Audio files are exactly what you think they might be: a collection of sounds. For example, if you purchase a CD at a local retail store and put that CD in your computer or car stereo, the CD player you are using will produce sound. The files on that CD are audio files.
Audio and mp3
Uncompressed audio files are stored on CDs using a file format called “.wav” or “dot wave” and they are literally changing the musical landscape today. Roland Digital Pianos can read these files, giving students a chance to play along with a full band accompaniment. Not only is this much more fun than practicing alone, it also enhances listening skills, promotes even and regular tempo, and dramatically reduces the time it takes for you to learn a song. Playing along with audio files can be a great reward piece for teachers. “Practice hard and, when this song is ready, we’ll play it with a full band…” (Roland Digital Pianos can also speed up, slow down or change the pitch of audio files – in case you’re playing with someone or you’re not ready to play it at full speed.)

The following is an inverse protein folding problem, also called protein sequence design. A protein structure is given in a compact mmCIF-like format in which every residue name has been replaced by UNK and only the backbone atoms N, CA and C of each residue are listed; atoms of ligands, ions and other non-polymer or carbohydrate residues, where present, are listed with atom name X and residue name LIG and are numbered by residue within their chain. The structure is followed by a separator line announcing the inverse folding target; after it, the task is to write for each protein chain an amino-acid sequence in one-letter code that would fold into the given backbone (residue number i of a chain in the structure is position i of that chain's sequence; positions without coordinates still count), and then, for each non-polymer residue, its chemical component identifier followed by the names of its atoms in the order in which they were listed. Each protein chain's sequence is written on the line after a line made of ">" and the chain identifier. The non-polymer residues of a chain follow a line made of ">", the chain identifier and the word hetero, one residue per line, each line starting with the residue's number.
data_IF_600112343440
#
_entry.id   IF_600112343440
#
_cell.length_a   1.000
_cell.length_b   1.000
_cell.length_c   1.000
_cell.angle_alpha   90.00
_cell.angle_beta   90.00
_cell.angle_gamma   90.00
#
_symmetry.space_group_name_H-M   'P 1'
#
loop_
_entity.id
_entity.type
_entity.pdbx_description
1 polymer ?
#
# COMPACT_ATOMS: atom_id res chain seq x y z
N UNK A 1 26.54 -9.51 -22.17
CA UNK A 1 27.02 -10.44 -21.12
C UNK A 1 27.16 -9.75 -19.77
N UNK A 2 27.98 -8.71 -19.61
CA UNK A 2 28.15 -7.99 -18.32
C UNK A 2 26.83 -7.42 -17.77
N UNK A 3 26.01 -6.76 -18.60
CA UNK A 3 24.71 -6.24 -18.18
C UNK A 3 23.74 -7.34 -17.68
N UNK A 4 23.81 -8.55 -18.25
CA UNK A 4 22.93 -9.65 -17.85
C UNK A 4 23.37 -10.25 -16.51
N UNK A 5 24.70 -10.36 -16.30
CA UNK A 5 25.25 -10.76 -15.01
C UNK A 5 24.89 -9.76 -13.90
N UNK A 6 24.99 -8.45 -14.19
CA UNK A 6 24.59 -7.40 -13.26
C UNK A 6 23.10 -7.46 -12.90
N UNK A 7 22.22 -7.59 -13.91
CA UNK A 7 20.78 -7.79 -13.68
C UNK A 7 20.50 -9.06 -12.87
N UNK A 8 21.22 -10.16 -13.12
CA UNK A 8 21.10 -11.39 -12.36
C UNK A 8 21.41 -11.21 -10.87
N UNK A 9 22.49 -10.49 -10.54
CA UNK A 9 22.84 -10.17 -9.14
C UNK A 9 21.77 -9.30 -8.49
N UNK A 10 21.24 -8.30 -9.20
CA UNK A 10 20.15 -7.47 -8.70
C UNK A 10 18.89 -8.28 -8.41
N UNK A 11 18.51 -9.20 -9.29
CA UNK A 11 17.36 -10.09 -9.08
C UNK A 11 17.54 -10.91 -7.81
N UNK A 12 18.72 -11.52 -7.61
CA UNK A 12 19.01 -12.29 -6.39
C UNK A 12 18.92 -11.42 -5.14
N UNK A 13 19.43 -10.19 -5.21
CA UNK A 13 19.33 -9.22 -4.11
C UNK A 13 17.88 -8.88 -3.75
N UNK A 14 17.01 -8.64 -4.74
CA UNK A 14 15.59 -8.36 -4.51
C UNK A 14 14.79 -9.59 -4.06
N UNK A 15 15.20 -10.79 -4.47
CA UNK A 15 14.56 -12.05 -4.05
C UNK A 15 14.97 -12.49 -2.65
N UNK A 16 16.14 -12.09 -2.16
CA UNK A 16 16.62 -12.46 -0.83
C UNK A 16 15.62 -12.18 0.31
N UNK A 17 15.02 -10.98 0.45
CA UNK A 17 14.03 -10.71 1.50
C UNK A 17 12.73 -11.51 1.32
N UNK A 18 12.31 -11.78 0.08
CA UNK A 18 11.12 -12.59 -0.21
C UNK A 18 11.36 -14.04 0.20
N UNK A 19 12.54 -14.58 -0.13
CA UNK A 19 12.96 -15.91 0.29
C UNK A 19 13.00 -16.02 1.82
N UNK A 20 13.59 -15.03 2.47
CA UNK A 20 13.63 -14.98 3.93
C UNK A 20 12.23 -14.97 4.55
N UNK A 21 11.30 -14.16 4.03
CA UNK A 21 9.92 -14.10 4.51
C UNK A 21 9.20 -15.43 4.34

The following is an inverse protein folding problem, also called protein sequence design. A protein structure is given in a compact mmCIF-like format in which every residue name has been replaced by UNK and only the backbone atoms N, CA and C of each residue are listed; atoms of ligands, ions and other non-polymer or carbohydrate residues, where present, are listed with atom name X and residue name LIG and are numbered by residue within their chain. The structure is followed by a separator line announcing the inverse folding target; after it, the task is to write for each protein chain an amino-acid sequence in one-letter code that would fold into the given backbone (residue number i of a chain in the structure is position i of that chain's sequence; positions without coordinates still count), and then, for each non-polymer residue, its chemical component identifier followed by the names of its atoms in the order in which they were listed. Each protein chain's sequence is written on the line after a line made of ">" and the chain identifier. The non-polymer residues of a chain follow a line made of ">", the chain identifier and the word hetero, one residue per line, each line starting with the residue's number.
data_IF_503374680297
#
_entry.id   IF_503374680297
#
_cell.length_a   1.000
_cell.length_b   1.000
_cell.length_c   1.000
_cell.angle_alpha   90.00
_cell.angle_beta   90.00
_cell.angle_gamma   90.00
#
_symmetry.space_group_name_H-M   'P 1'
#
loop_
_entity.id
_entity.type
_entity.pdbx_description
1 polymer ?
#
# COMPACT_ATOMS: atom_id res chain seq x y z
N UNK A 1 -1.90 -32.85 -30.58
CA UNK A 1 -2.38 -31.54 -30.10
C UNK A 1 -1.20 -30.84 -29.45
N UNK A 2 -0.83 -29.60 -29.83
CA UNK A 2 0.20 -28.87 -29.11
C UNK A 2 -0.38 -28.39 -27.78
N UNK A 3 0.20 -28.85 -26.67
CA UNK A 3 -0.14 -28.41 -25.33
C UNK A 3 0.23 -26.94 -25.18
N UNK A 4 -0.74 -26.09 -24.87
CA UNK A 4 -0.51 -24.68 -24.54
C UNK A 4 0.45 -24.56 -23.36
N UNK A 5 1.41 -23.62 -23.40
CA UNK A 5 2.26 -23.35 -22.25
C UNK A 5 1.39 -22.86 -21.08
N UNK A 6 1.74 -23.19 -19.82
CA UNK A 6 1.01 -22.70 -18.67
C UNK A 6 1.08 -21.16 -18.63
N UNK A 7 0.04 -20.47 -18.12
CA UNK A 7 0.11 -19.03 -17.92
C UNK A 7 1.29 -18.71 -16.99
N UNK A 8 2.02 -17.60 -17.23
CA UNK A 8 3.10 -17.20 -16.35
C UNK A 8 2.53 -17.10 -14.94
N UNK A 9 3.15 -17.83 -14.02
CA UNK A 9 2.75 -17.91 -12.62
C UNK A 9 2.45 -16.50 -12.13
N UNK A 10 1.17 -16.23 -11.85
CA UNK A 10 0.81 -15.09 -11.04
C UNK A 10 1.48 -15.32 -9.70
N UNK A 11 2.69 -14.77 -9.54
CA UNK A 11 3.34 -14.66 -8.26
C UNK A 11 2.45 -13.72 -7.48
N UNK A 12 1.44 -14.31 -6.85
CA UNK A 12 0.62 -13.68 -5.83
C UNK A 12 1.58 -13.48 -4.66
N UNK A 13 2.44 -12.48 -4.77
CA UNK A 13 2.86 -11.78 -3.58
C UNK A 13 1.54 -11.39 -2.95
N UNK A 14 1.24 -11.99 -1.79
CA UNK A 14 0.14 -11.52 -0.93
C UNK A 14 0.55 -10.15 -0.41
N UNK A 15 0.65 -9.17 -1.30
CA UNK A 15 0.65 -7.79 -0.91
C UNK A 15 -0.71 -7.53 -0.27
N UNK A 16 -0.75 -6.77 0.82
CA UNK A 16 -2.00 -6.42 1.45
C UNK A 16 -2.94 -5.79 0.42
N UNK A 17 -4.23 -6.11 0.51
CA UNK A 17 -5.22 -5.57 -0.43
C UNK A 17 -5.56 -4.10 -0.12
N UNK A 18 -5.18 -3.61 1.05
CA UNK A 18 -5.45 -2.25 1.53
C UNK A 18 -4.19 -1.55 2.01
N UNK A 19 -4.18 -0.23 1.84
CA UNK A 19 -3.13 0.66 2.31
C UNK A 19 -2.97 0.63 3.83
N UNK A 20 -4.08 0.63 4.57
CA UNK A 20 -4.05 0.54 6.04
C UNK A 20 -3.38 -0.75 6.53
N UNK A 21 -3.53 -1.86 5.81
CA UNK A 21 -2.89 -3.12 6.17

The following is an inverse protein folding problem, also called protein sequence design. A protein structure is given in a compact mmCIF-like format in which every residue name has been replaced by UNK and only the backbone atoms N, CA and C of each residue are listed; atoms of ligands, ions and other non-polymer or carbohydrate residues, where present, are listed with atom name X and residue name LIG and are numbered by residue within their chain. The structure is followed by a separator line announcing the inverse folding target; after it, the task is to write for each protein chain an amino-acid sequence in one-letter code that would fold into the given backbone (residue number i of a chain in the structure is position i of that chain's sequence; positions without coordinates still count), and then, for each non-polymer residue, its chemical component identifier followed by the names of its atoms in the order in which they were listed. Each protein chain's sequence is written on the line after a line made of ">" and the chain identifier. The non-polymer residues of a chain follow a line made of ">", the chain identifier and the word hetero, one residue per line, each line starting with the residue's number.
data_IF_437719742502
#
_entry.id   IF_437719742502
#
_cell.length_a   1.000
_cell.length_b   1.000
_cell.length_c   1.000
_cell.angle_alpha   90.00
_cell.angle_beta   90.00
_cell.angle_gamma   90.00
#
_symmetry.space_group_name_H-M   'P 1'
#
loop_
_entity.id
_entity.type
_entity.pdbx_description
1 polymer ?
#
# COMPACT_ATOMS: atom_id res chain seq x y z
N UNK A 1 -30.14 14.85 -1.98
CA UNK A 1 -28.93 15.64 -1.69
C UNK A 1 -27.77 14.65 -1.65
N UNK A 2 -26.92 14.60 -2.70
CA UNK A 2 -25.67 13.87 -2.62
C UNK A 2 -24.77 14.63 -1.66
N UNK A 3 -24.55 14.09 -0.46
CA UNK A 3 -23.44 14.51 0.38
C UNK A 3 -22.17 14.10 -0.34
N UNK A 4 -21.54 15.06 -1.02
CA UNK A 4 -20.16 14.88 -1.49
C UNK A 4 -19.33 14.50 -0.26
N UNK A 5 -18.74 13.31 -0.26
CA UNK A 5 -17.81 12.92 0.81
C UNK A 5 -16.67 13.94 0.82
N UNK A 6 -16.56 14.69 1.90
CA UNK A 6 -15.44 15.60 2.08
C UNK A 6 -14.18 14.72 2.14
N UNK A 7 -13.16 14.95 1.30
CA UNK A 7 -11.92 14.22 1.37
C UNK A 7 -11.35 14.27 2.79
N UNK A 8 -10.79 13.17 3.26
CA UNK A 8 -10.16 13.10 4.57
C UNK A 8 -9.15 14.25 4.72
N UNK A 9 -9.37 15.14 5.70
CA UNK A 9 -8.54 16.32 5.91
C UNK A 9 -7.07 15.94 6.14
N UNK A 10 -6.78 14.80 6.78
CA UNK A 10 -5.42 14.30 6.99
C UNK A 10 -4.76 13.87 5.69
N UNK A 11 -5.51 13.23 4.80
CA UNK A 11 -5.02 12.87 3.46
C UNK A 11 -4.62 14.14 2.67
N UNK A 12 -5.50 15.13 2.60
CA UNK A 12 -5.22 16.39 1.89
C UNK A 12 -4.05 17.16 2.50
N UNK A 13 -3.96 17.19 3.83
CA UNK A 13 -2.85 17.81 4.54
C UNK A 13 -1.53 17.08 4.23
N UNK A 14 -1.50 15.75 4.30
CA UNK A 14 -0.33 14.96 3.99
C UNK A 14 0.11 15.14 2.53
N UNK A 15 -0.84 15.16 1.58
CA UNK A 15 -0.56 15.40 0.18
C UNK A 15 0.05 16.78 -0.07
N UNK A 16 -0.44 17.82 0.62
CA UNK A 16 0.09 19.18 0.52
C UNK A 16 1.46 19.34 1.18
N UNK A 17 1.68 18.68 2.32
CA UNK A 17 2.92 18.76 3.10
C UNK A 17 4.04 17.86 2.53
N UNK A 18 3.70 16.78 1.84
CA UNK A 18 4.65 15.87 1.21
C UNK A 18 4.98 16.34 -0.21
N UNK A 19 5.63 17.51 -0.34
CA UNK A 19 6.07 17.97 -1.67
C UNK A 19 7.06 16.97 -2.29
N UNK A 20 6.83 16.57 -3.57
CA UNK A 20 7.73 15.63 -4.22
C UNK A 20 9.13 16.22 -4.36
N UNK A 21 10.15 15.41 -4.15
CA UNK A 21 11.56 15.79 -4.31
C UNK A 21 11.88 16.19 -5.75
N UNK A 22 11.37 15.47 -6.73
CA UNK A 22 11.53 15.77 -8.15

Mp3 files, however, are compressed versions of audio files. Most commonly associated with mp3 players (like the iPod), these files contain sound, but take up much less space than their “.wav” brothers. Some models of Roland Digital Pianos also work with these files via a special “iPod” or “mp3” port. Hook your iPod up and play with a full band. You can still change both tempo and pitch with these files on your Roland. The only thing you can’t do is save these files to a CD and play them in your car (unless your car stereo reads mp3s – and some do.)
Whichever file format you choose, make sure you find some fun play-a-long music to play. All of the major lessons series (Alfred, Faber, Hal-Leonard, Bastien, etc.) have companion audio files that you can purchase to play along with. Why not give it a try? Your playing skills will benefit tremendously from it… and you’ll probably have a ton of fun.
Ask Heather for advice on the best audio files for you.